Indie game developer and publisher EnsenaSoft have recently released Miko Mole on PS4, the studios debut console game is apparently inspired by timeless classics such as Boulder Dash, Worms, Stealth 2 and Unmechanical and sees Miko take players on an underground mission to become a master thief by collecting enough gems on each level to open its exit to progress.
Miko Mole was a unique experience for me; not because it was this stellar masterpiece that captured my intrigue, but because it was my introduction to a world where games released on the PS4 could lack so much. From the gameplay, to the music and aesthetic, the game lacks the usual heart of a game developer and feels like something pulled together to make a quick buck.
Almost as if to foreshadow the creeping disappointment and inane design, Miko Mole ridiculously starts off asking the moral question: “Is it wrong to steal it if the people you’re stealing from are people?”
You play as Miko, a mole who loves finding diamonds, who sets out to mines owned by Evil Corp. in order to steal their diamonds. While it is a somewhat decent justification for the player to embark on the 6 challenging environments with 40 levels per world for an impressive 240 puzzle-adventure levels, I felt the small narrative could’ve been omitted. Especially since each time you boot the game, while it may be skippable, you are met with the cutscene explaining the “story.”
The story is not the highlight of Miko Mole. No, the overwhelmingly bad level design and gameplay is. As you maneuver through labyrinths on your heli-backpack, you will collect diamonds while digging through dirt, dodging unpredictable mole-eating bats and falling, yet also floating, rocks; and upon collection of all diamonds (or the level’s limit), you exit to the next level through a grate and are given a score and one to three-star rating dependent on the amount of diamonds collected and the rate of completion of the level. While the gameplay does sound similistic (and incredibly reminiscent to something of a mobile game), Miko Mole feels like nothing but a slog to play.
Miko controls with some delay, or perhaps he’s just slow – it’s hard to discern from whether it’s one or the other, or maybe just both. His animations and model can oftentimes cause him to get stuck on the tiniest hitches in the environment and make him an easy target for the various perils in the mine. Accompanied by the fact that enemy AI is randomized, erratic rather than set in paths and that upon close contact with said enemies means death, it creates a layer of challenge making your way through the mines, but also a layer of artificial difficulty for something attributed as a ‘puzzle’ game.
Being unable to find a rhythm in a genre so reliant on such, makes it difficult to find the parallels that earn it the genre of ‘puzzle’. In a game with no checkpoints and a time limit for each level, it’s simply unacceptable to make such a mistake. I would often become frustrated being caught in hall as an enemy slowly encroached and I was unable to escape, like a scenario out of Jaws. Not only that, but occasionally throughout your ventures through the mines, you will find some rocks that are suspended in the air or in dirt. Should you approach one and go under it after removing any other obstructions, the rock will fall after you move a certain distance. If you’re lucky, it may even kill an enemy for you. While this may be a fine-and-dandy mechanic, the level design pits in some situations where you have to actively dodge these rocks as you maneuver through terrain, and should they get stuck on a crevice in the environment and they’re obstructing your way out, if you try to dig the rock out from underneath, so long as it’s activated, it will fall on you, explode, and kill you. Many a times have I been close to clearing the goal when a caught rock would quickly end Miko’s life, only strengthening my neverending headache when I played the game. For a game with such a simple vision, I’d never seen it more poorly done.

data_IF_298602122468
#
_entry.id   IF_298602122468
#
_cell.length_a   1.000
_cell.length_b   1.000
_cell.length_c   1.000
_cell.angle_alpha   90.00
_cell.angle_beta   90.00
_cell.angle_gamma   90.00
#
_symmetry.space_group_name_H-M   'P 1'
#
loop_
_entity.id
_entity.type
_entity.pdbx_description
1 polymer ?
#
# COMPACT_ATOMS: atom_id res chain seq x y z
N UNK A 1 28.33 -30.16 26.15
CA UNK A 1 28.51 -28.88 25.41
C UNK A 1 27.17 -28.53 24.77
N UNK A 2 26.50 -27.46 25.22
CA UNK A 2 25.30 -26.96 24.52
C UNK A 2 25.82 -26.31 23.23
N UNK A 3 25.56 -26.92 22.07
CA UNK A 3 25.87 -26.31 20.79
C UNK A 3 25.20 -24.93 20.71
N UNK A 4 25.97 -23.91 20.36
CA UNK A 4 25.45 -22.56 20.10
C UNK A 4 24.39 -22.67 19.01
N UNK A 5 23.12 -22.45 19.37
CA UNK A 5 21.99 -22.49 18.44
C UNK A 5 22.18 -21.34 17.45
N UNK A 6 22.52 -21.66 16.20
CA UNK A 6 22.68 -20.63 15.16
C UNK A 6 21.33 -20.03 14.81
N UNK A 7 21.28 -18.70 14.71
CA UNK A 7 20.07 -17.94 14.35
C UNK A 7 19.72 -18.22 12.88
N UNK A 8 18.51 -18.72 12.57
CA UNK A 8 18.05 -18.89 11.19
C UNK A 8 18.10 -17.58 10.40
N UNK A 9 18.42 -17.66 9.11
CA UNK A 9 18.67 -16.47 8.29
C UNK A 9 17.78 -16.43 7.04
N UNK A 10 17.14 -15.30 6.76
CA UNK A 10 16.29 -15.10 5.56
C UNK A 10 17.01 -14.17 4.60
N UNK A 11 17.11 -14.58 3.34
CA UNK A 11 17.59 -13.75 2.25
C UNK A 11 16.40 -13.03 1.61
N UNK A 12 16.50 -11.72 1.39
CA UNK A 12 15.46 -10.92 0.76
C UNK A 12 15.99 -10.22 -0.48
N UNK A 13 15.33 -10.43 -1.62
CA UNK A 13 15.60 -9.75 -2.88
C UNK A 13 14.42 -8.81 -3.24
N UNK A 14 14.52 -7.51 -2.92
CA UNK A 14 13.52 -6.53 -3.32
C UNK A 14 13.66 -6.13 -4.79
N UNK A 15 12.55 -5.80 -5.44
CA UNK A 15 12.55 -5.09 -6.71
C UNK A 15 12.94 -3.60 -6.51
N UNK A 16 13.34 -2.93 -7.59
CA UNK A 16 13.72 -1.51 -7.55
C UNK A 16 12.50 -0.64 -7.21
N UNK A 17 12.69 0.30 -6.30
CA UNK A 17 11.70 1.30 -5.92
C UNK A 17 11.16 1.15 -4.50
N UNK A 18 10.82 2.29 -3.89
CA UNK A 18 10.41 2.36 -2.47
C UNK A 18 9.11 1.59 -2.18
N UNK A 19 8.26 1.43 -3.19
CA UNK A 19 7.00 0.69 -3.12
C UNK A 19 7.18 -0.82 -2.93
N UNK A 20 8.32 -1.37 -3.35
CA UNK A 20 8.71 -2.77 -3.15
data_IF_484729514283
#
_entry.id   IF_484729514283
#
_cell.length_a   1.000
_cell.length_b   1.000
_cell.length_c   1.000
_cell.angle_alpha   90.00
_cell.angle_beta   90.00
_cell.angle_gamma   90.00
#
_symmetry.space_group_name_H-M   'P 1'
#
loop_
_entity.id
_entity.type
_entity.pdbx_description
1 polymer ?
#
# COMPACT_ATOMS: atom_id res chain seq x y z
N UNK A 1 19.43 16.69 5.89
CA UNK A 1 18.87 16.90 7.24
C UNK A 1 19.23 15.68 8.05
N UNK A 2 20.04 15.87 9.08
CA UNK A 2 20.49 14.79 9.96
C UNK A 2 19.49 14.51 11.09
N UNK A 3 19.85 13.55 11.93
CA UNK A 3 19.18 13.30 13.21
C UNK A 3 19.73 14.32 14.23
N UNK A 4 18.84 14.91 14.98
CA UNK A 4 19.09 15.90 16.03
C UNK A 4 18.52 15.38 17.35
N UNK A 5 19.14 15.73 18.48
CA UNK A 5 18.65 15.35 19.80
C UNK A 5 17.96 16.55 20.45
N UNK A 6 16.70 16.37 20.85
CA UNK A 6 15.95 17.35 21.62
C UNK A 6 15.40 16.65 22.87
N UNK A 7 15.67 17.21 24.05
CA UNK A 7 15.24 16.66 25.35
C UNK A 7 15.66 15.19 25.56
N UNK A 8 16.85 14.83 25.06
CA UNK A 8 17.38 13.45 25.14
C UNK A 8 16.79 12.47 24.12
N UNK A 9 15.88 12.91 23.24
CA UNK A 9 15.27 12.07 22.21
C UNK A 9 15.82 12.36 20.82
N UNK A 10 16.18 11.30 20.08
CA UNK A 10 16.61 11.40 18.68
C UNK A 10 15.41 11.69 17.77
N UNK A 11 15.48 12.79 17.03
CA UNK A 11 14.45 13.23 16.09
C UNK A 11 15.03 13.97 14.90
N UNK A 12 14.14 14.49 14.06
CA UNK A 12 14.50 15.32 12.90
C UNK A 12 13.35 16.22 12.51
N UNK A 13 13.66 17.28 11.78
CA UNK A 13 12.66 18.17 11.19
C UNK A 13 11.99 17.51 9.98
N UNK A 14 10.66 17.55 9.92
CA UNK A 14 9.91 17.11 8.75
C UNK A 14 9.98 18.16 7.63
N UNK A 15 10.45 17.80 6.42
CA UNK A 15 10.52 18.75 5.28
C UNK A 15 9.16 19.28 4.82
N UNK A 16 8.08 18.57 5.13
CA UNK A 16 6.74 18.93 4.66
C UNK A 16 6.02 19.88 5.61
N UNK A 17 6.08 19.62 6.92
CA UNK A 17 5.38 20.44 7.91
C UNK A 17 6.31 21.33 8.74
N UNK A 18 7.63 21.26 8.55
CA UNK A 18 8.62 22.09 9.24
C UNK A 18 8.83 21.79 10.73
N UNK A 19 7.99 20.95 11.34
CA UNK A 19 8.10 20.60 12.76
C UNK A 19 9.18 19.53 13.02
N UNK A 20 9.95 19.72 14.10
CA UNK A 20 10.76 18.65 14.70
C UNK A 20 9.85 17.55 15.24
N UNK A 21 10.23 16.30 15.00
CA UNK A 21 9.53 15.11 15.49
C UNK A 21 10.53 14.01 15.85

The music in Miko Mole is another situation. All throughout the game, you will be listening to songs that are weird and awful amalgam of music genres that I can really only describe as ‘the blues’, and even then I’m not too sure of myself. This type of soundtrack does not benefit Miko Mole whatsoever. As you play your way through World 1, it’s best to get used to the song playing because that’s the only one you’ll hear throughout that World. It incessantly loops and no doubt, will get on your nerves. The sound effects in the game are weird collections of musical instrument noises, however they are not so frequent, despite being a necessity for most games.
Describing Miko Mole’s aesthetic is like describing the memories of the games included on newer PCs back in 2006 or so by WildTangent. It’s childish and the 3D modeling and animations are often serviceable, but upon closer inspection of the textures on the rock formations in and surrounding the environment, it’s apparent that the textures are stretched across the planes. This just comes across as thoughtless and lazy, only further reassuring myself that this game was made to try to establish a series that would net the developers a quick buck.
Miko Mole lacks thought, heart, and soul. A mobile game seemingly ported over to the PS4 with awful design through-and-through, I’m happy to delete the game from my harddrive and put my short time with it in the past. Miko Mole is not the pinnacle of game design, no it is not. It is the pinnacle of bad game design. While it may not be completely unplayable, it’ll stand the test of time as one of my worst memories of 2015.
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